UPDATE 25/11/20: After four postponed hearings, Kevin Monzón was declared NOT GUILTY by a local criminal judge on November 18.
In Nicaragua, authorities are ratcheting up attacks on those who speak out against the government online. In July, federal agents detained and interrogated Kevin Monzón, a 19-year-old, for posting videos on TikTok and other social media platforms that criticized the Daniel Ortega-Rosario Murillo regime.
The Nicaraguan government has a history of lashing out against critics and attempting to silence dissenting voices. We previously warned about the wave of online attacks targeting the opposition in Nicaragua. Today, that wave has intensified, and with the arrest of a teenage social media user, it appears the regime is prepared to criminalize online protest.
Threats and false accusations
According to Monzón’s lawyer, Yonarqui Martínez, a human rights defender of political prisoners in Nicaragua, the police had previously warned him to stop posting videos online, and they told his parents that was why he was being detained.
After five long days, Monzón was released, but under charges of having carried out “threats with a firearm” against an unknown accuser. However, the police did not show there was a weapon at the time of his detention, nor did they produce it later as evidence.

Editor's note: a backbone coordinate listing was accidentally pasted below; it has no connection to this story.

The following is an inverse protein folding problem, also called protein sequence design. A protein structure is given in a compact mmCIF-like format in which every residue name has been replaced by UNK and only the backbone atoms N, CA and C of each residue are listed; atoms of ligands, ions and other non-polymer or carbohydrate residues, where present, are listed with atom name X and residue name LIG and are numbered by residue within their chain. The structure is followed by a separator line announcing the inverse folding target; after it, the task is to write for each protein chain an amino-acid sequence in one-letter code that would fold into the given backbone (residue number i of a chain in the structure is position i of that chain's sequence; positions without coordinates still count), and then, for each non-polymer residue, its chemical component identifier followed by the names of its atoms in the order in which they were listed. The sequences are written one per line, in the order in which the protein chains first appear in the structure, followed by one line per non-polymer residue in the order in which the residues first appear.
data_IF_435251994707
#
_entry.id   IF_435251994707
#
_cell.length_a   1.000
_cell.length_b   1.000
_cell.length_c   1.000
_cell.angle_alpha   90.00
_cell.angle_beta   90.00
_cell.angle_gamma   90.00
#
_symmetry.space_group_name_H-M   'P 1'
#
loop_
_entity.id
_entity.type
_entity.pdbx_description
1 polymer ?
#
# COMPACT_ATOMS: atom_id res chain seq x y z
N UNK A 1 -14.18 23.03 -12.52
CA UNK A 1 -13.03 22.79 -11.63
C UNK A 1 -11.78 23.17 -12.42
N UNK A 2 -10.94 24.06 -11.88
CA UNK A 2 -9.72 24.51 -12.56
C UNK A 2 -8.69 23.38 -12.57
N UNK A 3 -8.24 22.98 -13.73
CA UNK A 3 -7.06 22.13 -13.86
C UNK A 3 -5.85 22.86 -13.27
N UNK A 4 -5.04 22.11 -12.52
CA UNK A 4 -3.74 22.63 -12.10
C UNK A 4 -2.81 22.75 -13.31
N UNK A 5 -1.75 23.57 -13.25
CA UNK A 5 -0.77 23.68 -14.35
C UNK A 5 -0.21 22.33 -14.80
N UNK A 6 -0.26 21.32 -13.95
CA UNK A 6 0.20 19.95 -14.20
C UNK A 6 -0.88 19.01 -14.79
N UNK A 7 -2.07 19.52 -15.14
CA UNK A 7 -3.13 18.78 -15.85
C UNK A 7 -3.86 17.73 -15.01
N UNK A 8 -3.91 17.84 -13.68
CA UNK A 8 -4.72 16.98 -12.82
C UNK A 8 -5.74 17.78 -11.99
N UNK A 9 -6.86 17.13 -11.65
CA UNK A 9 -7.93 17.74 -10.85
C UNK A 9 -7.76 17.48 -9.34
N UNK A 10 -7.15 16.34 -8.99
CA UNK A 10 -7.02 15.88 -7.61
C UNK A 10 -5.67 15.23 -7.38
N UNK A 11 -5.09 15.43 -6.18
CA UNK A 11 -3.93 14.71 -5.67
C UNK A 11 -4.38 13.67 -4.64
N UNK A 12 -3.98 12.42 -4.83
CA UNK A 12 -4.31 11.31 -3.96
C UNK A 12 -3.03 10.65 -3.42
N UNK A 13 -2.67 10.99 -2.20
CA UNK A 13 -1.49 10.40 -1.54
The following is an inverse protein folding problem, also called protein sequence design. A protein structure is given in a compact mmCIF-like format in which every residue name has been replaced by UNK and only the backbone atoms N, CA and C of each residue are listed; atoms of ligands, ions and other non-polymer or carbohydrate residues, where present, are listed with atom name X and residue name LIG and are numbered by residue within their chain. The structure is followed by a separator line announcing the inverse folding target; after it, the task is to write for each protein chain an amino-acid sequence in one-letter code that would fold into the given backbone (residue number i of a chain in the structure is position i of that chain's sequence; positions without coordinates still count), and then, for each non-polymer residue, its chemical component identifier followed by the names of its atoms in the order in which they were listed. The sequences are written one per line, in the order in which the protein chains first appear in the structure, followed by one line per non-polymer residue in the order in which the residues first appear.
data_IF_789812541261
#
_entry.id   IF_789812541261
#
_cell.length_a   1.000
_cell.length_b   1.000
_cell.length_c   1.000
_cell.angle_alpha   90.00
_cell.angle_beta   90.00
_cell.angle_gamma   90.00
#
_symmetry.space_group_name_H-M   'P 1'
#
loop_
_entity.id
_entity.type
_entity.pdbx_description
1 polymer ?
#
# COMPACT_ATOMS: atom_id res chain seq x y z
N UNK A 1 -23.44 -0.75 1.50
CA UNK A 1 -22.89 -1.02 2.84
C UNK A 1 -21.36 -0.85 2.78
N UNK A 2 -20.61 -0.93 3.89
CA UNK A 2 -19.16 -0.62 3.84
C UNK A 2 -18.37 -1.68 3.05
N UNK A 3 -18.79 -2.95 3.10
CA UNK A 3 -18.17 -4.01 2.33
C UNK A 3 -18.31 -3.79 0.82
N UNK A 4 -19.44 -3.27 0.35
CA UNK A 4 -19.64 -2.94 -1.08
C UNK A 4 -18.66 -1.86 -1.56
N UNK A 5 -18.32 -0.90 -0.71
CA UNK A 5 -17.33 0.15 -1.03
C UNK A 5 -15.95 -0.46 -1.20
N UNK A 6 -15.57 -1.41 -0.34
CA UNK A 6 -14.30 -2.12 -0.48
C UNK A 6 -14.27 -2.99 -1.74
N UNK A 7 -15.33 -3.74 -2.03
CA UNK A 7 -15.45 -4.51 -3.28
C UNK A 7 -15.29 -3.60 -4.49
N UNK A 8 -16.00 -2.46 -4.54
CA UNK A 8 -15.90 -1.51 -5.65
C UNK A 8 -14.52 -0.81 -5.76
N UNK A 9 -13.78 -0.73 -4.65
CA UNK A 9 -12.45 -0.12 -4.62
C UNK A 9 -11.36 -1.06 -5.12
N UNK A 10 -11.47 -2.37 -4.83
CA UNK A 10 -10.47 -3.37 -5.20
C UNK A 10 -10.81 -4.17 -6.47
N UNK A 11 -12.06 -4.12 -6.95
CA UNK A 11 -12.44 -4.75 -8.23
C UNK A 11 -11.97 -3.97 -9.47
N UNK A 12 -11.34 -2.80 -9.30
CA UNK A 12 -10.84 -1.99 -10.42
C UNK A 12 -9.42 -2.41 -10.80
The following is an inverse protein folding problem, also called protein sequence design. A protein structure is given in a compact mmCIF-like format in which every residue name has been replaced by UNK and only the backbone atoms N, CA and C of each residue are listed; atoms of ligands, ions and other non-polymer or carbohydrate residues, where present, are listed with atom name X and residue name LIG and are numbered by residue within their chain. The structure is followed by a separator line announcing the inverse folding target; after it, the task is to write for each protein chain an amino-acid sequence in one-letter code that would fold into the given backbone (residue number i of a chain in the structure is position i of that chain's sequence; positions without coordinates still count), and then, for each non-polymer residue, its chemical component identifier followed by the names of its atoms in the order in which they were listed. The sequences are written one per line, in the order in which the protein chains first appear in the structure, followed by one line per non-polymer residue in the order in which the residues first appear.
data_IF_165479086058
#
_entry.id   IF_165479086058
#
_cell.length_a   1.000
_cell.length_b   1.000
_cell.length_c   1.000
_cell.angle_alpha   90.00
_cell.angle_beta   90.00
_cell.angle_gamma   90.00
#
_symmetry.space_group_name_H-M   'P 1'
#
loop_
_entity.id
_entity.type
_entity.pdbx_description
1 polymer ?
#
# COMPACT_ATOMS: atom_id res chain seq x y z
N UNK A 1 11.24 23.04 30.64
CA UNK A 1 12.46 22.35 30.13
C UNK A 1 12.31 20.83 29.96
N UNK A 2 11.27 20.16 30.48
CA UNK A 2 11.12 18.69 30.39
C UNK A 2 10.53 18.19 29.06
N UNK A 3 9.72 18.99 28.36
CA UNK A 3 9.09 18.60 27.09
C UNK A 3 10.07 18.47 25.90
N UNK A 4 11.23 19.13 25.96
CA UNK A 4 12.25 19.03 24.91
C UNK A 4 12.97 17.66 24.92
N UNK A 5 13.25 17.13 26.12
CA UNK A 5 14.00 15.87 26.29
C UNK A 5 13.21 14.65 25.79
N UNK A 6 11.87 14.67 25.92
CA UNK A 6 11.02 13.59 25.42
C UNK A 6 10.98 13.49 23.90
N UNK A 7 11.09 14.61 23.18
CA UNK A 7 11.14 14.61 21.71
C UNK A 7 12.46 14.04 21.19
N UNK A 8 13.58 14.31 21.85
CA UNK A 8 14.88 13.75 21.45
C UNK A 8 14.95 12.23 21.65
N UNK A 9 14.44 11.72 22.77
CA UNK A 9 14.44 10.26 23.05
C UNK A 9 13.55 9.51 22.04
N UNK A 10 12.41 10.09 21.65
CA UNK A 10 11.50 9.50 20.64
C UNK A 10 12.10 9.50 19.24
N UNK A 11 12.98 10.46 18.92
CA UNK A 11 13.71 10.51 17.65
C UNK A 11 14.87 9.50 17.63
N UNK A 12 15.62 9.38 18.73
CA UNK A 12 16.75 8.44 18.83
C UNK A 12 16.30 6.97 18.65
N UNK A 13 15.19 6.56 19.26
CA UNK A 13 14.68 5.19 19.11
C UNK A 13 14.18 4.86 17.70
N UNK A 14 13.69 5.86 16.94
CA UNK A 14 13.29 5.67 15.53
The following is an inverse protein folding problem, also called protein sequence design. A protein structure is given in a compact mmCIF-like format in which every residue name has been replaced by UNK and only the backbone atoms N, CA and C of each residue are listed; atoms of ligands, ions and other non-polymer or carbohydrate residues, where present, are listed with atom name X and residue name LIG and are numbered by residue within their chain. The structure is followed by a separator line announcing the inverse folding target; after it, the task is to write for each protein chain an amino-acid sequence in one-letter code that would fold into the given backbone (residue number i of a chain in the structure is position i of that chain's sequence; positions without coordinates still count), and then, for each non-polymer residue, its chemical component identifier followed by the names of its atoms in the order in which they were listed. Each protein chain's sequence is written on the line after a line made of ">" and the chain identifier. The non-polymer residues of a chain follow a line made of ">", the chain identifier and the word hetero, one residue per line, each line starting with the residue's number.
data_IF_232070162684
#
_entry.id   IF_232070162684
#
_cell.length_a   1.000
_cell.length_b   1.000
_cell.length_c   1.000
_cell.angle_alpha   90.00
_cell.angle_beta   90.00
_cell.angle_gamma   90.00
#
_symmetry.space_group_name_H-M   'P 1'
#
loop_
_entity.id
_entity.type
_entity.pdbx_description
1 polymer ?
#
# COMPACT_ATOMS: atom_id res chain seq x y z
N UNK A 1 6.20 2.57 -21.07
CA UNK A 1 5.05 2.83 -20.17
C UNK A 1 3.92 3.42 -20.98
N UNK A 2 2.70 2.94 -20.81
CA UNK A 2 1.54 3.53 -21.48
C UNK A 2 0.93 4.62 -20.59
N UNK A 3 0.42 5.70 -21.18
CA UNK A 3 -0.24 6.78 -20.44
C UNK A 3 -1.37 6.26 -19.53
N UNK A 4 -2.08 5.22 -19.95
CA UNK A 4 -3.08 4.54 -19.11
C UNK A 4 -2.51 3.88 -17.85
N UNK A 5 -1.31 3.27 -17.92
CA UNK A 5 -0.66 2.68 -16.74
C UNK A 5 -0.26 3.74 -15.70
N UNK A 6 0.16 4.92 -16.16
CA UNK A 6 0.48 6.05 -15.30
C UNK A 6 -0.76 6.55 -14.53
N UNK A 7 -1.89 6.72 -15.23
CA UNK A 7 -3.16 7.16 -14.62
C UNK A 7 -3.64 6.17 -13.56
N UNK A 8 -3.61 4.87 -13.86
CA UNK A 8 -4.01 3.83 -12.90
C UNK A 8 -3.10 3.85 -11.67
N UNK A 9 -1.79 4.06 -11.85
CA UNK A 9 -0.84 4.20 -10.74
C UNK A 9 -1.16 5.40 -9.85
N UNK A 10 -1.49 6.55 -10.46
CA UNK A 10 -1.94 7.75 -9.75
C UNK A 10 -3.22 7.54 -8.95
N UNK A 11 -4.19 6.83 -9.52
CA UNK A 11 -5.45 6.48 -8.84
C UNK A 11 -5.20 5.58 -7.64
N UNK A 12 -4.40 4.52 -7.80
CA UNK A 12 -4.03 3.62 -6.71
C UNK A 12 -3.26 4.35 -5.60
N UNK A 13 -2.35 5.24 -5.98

Arbitrarily detaining and falsely accusing people who speak out against the government has become the modus operandi in Nicaragua since the protests of 2018, and it has led to the imprisonment of hundreds of activists, 99 of whom remain incarcerated, including 10 who were detained before the protests, according to reports by the Recognition Mechanism for Political Prisoners.
Human rights activists in Nicaragua have long been targeted online, even before 2018. But never before have these attacks led to the arrest and possible incrimination of a social media user.
How to strengthen your digital security
Employing good digital security practices when you use social networks not only stops third parties from getting unauthorized access to your account, it can also help you prevent attacks when you are engaging in activism.
In the context of the April 2018 uprising, Access Now’s Digital Security Helpline shared basic recommendations and practical resources to help activists avoid taking unnecessary risks in what was already a dangerous situation for human rights activists in Nicaragua.
If you are an activist and you think that your account has already been compromised and you may be at risk, please reach out to Access Now’s Digital Security Helpline to help you improve your digital security practices.
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